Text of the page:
In this post, I’m going to show how to take a normal Flash project made in FlashDevelop and make it work for your iDevices.

First, you’ll need to download Adobe AIR 2.6 and start a project using it.  Then, you can simply copy-paste your game with all of it’s contents into this new project and compile.  Starting with this new, AIR 2.6 compiled SWF, you can start the process of making it work for an iPhone/iPod Touch/iPad device.  At the very end of the tutorial, I will have packaging .bat files and an example XML app descriptor file.

Another tutorial for this development process can be found here.  Yet another using Flash Builder instead of FlashDevelop can be found here.

1.  You’re going to need to become an Apple Developer to get this to work; it costs $99 for app development.  You will not need an actual Mac to do any of the following sections, except for the final upload of the app, as that must be done using the App Loader that only works on Mac computers.  I personally just used Windows for the whole of development, and simply had a friend of mine do the actual uploading of the App.

2.  Install OpenSSL for Windows.  This will be needed in order to make a Certificate Signing Request (CSR). Here is a .bat file you can run that will accomplish this for you:

path %PATH%;C:\OPENSSL FILEPATH\bin
openssl genrsa -out -passout pass:YOURPASSWORD mykey.key 2048
openssl req -new -key mykey.key ^
-out CERTIFICATESIGNINGREQUESTFILENAME.certSigningRequest ^
-subj “/emailAddress=YOUREMAIL@example.com, CN=YOUR NAME, C=US”

3.  Using your new CSR, you can upload it to your Apple Developer Provisioning Portal (under “Certificates”) to get a certificate.  If you are working individually (essentially, there’s no team admin who will need to approve your certificate) just reload the page and you should be able to download the certificate file.  This file will be named “developer_identity.cer”.  Using this, you can now attach provisioning profiles to it (we haven’t made any yet, so don’t be surprised if you can’t!), as shown below with the attached “Home” and “Connor Ullmann” profiles attached to mine.

4.  Next, plug in a device you want to test your program with and open up iTunes.  Click on the device’s name, and open up the summary.  There, you will see the Name, Capacity, Software Version, and the Serial Number.  Click on the serial number, and you will see the Unique Device ID (UDID) appear in its place.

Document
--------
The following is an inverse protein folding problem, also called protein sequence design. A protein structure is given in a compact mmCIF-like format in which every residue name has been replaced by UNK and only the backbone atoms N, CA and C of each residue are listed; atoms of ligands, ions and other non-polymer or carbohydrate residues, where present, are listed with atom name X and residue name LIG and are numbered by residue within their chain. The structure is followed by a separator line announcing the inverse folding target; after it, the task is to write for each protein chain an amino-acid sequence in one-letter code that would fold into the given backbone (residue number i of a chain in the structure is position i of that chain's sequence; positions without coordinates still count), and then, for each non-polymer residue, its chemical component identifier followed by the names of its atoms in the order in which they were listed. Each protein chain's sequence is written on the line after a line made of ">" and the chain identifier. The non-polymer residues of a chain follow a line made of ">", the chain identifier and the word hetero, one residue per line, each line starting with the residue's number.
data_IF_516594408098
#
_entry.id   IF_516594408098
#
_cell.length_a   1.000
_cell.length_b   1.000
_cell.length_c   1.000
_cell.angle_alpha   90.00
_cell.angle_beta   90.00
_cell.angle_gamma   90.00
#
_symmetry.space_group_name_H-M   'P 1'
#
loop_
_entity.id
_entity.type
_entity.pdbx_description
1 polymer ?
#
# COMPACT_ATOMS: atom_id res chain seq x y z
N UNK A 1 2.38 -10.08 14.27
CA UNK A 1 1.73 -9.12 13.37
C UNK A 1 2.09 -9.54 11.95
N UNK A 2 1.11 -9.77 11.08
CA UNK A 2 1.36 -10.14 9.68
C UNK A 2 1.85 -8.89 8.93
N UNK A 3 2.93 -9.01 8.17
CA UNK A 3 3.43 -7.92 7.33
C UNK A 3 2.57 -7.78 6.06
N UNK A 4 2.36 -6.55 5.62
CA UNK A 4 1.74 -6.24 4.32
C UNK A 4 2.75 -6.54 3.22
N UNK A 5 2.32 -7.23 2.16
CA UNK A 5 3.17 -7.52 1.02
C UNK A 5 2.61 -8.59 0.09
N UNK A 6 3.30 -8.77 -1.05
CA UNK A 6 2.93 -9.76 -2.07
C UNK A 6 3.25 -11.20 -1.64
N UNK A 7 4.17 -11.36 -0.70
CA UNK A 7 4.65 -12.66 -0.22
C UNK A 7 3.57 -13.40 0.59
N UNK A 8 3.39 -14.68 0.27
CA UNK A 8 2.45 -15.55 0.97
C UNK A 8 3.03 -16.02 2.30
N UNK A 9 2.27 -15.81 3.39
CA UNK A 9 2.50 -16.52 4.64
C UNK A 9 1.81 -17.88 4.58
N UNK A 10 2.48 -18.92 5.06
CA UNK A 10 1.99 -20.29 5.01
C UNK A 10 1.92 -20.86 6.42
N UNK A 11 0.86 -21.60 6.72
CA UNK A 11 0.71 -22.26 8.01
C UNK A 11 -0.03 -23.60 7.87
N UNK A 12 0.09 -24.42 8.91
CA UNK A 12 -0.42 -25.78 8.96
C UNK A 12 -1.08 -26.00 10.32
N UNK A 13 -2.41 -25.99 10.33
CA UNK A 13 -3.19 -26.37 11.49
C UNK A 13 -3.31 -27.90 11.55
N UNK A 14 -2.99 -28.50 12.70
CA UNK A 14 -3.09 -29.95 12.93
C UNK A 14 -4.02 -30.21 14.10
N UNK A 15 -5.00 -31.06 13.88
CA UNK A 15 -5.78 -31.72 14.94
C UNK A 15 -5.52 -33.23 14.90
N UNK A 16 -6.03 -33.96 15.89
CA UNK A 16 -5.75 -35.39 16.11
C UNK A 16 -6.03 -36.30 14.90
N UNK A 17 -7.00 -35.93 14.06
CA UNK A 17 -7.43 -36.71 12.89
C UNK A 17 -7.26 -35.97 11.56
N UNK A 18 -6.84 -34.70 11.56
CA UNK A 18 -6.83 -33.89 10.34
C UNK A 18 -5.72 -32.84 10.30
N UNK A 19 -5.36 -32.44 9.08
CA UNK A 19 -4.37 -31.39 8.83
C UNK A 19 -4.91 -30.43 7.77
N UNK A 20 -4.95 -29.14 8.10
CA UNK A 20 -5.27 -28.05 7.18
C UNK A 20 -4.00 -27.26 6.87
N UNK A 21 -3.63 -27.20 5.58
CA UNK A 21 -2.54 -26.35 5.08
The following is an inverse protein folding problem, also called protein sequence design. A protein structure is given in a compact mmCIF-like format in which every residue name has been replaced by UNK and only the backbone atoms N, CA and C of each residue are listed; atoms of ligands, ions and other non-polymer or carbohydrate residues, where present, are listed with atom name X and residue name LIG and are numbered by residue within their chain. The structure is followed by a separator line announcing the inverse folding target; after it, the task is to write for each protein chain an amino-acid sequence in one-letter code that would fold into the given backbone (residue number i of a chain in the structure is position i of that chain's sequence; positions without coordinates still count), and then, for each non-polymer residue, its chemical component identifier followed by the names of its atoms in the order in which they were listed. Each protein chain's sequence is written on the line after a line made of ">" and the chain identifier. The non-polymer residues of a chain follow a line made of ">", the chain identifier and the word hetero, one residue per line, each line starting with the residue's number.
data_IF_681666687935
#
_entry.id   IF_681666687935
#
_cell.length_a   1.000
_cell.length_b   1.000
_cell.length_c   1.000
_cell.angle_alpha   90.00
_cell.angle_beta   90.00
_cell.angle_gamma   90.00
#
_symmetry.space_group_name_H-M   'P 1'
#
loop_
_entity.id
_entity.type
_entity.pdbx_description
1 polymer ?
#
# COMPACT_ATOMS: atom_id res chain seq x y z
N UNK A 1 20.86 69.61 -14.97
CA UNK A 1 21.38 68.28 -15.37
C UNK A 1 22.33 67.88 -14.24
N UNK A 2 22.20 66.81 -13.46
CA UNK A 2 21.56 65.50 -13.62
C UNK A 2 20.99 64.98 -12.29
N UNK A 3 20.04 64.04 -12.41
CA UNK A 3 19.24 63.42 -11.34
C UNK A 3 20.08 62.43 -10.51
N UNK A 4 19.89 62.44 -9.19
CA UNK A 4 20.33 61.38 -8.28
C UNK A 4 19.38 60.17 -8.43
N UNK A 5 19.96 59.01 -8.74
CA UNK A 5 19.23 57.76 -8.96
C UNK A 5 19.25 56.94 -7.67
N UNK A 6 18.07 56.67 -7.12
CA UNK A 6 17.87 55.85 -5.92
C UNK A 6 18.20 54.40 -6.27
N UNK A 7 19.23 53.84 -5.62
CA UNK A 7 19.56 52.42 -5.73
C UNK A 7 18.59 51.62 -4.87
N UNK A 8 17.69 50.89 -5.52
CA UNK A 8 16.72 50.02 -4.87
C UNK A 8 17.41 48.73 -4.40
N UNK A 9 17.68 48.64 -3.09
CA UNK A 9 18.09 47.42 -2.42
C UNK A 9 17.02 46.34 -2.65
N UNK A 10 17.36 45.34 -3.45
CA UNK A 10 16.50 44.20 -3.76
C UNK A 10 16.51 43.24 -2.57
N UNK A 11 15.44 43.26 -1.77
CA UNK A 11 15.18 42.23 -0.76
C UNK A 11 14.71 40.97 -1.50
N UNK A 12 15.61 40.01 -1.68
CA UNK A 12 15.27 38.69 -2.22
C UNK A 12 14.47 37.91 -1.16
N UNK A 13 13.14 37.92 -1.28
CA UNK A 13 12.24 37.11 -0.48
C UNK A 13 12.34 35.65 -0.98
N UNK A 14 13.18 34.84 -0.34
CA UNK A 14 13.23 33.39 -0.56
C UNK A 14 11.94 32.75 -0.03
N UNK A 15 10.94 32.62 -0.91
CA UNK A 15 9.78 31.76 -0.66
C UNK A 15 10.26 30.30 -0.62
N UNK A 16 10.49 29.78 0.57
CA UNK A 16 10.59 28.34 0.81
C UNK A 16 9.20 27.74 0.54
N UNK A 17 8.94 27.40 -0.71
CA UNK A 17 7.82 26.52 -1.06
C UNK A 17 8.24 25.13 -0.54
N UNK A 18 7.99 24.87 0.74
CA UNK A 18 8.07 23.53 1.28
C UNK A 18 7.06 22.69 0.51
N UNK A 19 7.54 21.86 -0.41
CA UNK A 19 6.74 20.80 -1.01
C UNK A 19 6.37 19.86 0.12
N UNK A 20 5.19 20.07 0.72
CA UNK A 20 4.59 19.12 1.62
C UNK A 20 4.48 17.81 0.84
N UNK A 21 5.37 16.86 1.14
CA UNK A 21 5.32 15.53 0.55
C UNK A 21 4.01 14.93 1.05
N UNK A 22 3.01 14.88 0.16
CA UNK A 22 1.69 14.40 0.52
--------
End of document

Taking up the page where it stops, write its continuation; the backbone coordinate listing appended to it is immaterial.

Now, go to the “Devices” tab in the Provisioning Portal and click “Add Devices.”  Enter the name of your device, and enter in the 40-character UDID.

5.  Let’s make an App ID!  Go to the “App ID” section in the Provisioning Portal and click “New App ID” in the upper-right.  Fill out the form with a name like “Quietus” for my game Quietus, have a new seed be generated in the drop-down menu, and make a suffix that goes by the form of “com.yourname.appname”.

6.  We can now make a provisioning profile that will allow this device to run a program you put on it; you can’t simply put your app on any device, as with the Android App Store without it making it through a review by Apple in the Apple App Store.  To make a provisioning profile, go to the “Provisioning” tab in the Provisioning Portal and click on the “New Profile” button, or simply click here.  Add any device you wish to allow to run with this provisioning profile, and click submit.  Then, you can now hit “Download” to the right of the profile table to download the provisioning profile (it’s file-extension is .mobileprovision).

7.  With iTunes open and synced with your device, open up the folder with the newly downloaded provisioning profile and drop it into iTunes.  Now, sync your device with iTunes again.

8.  Execute this .bat with the path for you OpenSSL’s bin directory, and you will get a p12 certificate.

path %PATH%;C:\OPENSSL FILEPATH\bin
openssl x509 -in developer_identity.cer -inform DER ^
-out developer_pem_identity.pem -outform PEM
set RANDOM=.rnd
openssl pkcs12 -export -inkey mykey.key ^
-in developer_pem_identity.pem -out iphone_dev.p12

9.  At this point, you will have a plethora of different files, like your CSR, your CER, your .mobileprovision, your mykey.key, your iphone_dev.p12, etc.  For the most part, you will be able to ignore all of them except for the .p12, which will be packaged with all of your files (the SWF, the p12, the app descriptor XML file, the default start-up images, and the icon images) in the final .ipa which will run on your device.  Make the appropriate changes to this template below for your application descriptor file (save as “application.xml”, for example):